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Meet SystemCtl on CentOS 7

Why should I use systemctl on my vps running CentOS 7? What is systemctl command and how to use it?

Such a nice question! The newly made available on CentOS 7, systemctl is a command to control system daemons. This command is available on recent (modern) distros including Fedora 18 or above, RHEL 7, and of course CentOS 7.  This systemctl command is available because the Developers behind CentOS 7 replaced upstart with systemd as the default init system. It means now systemd becomes default system management daemon which is different from the old default init system in many aspects that is too long to explain here.

So how to use it? If you are used to the old init scripts, then the new syntax can be slightly confusing. For example:

Old init scripts to restart httpd:

/etc/init.d/httpd restart


service httpd restart

then the new command will be:

systemctl restart httpd.service

You can also start and stop the service with similar syntax:

systemctl start httpd.service
systemctl stop httpd.service

p.s:You’ll need to login as root or as a user with root privilege and prepend sudo in front of the commands to use sudo instead of directly accessing the root account. For example:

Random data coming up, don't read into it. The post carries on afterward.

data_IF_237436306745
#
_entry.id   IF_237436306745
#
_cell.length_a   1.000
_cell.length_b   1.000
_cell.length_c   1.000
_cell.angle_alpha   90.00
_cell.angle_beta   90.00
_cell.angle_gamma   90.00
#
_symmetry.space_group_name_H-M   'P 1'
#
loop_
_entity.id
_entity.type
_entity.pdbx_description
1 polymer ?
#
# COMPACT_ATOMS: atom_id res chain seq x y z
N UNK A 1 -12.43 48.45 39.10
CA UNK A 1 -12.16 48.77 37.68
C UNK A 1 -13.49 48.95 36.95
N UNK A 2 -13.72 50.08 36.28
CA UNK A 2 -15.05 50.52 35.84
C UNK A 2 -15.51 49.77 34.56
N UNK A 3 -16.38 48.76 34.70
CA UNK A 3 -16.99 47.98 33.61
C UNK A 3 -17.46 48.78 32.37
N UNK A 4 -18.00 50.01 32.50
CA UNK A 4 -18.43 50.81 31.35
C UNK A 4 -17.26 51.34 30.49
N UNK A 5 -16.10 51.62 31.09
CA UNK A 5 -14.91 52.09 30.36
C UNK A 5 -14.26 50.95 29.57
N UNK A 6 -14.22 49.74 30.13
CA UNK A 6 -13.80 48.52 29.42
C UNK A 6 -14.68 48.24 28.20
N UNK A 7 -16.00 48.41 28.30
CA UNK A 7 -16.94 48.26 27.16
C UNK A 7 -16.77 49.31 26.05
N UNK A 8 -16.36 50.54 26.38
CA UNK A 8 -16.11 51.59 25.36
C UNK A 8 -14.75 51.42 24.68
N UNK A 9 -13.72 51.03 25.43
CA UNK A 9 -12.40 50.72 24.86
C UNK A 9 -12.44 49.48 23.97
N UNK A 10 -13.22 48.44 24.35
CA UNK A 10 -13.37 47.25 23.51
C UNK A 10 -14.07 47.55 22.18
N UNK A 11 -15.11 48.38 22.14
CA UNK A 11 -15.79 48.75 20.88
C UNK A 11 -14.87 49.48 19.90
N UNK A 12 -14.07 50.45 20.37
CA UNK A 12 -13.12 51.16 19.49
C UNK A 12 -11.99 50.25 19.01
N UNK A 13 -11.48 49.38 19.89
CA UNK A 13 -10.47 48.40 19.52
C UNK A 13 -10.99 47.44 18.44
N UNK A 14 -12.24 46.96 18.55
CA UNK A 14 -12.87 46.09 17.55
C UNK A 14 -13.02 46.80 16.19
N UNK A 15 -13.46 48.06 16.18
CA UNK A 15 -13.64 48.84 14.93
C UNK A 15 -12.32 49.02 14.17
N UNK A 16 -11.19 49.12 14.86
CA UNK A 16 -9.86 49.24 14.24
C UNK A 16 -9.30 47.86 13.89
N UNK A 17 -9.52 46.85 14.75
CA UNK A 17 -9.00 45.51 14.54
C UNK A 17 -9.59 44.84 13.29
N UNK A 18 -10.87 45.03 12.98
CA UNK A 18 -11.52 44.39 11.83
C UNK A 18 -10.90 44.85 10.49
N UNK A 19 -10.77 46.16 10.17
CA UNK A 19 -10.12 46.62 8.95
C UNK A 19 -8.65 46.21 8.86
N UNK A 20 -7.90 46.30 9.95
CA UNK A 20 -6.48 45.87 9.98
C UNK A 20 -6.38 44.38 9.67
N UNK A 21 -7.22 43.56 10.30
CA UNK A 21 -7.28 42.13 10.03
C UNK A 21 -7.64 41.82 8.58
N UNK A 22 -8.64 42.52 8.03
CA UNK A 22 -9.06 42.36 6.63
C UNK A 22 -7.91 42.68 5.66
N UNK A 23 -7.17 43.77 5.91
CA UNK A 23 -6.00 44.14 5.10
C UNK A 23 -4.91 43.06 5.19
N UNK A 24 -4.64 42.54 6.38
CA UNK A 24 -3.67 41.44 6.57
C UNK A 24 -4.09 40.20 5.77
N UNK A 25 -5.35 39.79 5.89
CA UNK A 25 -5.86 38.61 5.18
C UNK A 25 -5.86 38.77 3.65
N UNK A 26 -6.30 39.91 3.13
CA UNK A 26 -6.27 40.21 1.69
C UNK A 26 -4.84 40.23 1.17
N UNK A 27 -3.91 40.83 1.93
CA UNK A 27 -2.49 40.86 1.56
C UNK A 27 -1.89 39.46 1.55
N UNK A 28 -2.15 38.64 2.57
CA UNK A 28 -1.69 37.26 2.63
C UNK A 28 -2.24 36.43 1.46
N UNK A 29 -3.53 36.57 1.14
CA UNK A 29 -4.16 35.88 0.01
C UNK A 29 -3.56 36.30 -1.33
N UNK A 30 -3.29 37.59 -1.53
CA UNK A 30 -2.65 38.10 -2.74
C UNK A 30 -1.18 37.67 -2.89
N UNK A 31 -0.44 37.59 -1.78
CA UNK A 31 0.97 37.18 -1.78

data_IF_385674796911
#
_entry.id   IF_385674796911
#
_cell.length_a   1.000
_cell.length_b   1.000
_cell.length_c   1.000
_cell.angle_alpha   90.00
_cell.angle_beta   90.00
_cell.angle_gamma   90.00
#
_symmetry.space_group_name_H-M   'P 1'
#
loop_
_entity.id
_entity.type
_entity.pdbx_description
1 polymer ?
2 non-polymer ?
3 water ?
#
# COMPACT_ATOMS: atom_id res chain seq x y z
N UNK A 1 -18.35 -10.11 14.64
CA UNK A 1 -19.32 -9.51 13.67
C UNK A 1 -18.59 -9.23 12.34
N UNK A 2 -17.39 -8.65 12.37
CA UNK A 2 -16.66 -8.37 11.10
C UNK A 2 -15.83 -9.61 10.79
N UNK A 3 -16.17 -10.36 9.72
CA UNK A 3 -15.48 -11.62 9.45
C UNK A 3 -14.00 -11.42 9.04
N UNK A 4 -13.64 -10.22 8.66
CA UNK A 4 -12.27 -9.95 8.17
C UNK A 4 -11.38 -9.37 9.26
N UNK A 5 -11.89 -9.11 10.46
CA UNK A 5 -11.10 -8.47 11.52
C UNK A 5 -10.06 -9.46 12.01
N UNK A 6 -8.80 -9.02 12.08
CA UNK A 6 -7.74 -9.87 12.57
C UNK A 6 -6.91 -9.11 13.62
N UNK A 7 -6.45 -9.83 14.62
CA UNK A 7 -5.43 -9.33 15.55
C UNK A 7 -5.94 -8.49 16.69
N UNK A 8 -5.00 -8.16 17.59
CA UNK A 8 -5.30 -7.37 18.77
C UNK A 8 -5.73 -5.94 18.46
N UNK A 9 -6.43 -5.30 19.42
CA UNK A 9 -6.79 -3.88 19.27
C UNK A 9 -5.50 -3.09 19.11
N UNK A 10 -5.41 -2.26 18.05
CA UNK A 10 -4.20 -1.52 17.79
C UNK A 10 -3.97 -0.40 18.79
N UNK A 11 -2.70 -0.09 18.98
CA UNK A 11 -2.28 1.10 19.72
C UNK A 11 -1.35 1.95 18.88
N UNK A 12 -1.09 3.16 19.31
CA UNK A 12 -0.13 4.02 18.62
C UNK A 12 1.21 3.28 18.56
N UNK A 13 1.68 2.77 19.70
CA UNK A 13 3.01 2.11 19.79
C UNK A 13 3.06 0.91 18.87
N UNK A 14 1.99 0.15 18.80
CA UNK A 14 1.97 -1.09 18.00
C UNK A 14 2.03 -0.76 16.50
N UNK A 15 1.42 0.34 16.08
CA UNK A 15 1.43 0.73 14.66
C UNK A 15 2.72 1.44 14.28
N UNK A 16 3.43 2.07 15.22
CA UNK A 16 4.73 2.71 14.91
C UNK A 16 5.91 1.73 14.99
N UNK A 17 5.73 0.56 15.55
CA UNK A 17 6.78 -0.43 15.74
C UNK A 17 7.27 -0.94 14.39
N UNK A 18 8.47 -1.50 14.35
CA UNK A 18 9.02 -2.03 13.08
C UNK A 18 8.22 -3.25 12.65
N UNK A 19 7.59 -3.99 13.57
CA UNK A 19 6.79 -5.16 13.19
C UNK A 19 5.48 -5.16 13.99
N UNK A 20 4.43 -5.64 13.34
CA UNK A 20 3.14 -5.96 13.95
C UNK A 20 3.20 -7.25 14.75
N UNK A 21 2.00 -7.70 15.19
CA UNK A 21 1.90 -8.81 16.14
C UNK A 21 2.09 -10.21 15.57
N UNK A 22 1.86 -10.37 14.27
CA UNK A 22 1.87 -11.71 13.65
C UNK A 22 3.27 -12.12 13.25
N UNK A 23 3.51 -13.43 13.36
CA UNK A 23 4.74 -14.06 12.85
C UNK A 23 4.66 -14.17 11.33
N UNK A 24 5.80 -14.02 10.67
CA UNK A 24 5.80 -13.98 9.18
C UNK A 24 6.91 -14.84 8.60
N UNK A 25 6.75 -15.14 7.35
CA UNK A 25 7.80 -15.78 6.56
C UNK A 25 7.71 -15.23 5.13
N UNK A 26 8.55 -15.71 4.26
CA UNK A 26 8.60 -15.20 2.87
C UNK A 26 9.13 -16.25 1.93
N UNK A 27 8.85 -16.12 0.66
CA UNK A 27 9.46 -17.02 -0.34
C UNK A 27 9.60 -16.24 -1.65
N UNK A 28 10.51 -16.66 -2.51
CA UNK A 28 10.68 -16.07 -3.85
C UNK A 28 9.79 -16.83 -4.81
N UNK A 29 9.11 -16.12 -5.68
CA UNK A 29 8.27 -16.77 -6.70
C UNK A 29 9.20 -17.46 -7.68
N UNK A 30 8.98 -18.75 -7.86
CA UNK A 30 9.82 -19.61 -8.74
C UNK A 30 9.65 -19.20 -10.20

systemctl restart nginx.service

Why should I use systemctl? For your information, you can still use old init script like examples above but you better start using systemctl and get used to it. The service, /etc/init.d/ and chkconfig commands are still available in the system and work as expected, but are only included for backward compatibility and legacy support reasons. But however if you get used to systemctl, you won’t get confused if the old commands be removed in future updates or releases.

Common command syntax:

systemctl start|stop|restart|reload|status servicename.service

for example:

systemctl reload sshd.service

That’s it. Do not forget to follow me on twitter or download my official Android app.

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